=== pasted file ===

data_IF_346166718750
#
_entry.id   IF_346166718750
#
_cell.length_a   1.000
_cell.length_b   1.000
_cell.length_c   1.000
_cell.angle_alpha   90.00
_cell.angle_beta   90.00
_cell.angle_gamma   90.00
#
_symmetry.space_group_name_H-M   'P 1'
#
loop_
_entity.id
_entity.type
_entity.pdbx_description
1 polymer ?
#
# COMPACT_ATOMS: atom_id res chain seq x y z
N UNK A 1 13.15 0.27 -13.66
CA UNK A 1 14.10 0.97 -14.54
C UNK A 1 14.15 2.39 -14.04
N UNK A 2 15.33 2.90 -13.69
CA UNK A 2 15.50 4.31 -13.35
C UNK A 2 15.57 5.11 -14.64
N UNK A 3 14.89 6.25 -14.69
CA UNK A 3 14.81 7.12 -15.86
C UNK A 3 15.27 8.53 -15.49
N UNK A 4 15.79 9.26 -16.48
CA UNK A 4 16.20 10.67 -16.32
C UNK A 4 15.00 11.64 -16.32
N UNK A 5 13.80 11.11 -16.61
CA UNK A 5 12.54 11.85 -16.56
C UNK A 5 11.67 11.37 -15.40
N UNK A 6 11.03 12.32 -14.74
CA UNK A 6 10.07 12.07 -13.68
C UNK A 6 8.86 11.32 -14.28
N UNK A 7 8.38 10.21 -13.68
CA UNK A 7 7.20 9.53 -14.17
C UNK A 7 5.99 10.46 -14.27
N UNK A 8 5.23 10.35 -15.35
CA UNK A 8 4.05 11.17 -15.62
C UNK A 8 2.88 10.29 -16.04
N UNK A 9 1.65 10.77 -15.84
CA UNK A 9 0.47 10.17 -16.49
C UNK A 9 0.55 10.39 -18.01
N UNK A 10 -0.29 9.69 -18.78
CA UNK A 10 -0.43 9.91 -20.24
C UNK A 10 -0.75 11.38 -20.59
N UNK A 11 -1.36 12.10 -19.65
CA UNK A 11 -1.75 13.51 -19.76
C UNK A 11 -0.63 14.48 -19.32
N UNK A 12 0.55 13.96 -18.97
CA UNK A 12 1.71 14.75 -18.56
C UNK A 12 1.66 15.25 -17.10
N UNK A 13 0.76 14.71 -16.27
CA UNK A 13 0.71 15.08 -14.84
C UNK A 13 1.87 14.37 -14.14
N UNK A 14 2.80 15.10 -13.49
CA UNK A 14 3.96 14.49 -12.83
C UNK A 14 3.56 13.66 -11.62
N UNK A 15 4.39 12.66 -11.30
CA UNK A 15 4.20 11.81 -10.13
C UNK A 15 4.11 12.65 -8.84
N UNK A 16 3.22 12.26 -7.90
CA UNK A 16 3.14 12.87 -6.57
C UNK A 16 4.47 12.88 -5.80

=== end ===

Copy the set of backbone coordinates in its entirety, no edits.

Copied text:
data_IF_346166718750
#
_entry.id   IF_346166718750
#
_cell.length_a   1.000
_cell.length_b   1.000
_cell.length_c   1.000
_cell.angle_alpha   90.00
_cell.angle_beta   90.00
_cell.angle_gamma   90.00
#
_symmetry.space_group_name_H-M   'P 1'
#
loop_
_entity.id
_entity.type
_entity.pdbx_description
1 polymer ?
#
# COMPACT_ATOMS: atom_id res chain seq x y z
N UNK A 1 13.15 0.27 -13.66
CA UNK A 1 14.10 0.97 -14.54
C UNK A 1 14.15 2.39 -14.04
N UNK A 2 15.33 2.90 -13.69
CA UNK A 2 15.50 4.31 -13.35
C UNK A 2 15.57 5.11 -14.64
N UNK A 3 14.89 6.25 -14.69
CA UNK A 3 14.81 7.12 -15.86
C UNK A 3 15.27 8.53 -15.49
N UNK A 4 15.79 9.26 -16.48
CA UNK A 4 16.20 10.67 -16.32
C UNK A 4 15.00 11.64 -16.32
N UNK A 5 13.80 11.11 -16.61
CA UNK A 5 12.54 11.85 -16.56
C UNK A 5 11.67 11.37 -15.40
N UNK A 6 11.03 12.32 -14.74
CA UNK A 6 10.07 12.07 -13.68
C UNK A 6 8.86 11.32 -14.28
N UNK A 7 8.38 10.21 -13.68
CA UNK A 7 7.20 9.53 -14.17
C UNK A 7 5.99 10.46 -14.27
N UNK A 8 5.23 10.35 -15.35
CA UNK A 8 4.05 11.17 -15.62
C UNK A 8 2.88 10.29 -16.04
N UNK A 9 1.65 10.77 -15.84
CA UNK A 9 0.47 10.17 -16.49
C UNK A 9 0.55 10.39 -18.01
N UNK A 10 -0.29 9.69 -18.78
CA UNK A 10 -0.43 9.91 -20.24
C UNK A 10 -0.75 11.38 -20.59
N UNK A 11 -1.36 12.10 -19.65
CA UNK A 11 -1.75 13.51 -19.76
C UNK A 11 -0.63 14.48 -19.32
N UNK A 12 0.55 13.96 -18.97
CA UNK A 12 1.71 14.75 -18.56
C UNK A 12 1.66 15.25 -17.10
N UNK A 13 0.76 14.71 -16.27
CA UNK A 13 0.71 15.08 -14.84
C UNK A 13 1.87 14.37 -14.14
N UNK A 14 2.80 15.10 -13.49
CA UNK A 14 3.96 14.49 -12.83
C UNK A 14 3.56 13.66 -11.62
N UNK A 15 4.39 12.66 -11.30
CA UNK A 15 4.20 11.81 -10.13
C UNK A 15 4.11 12.65 -8.84
N UNK A 16 3.22 12.26 -7.90
CA UNK A 16 3.14 12.87 -6.57
C UNK A 16 4.47 12.88 -5.80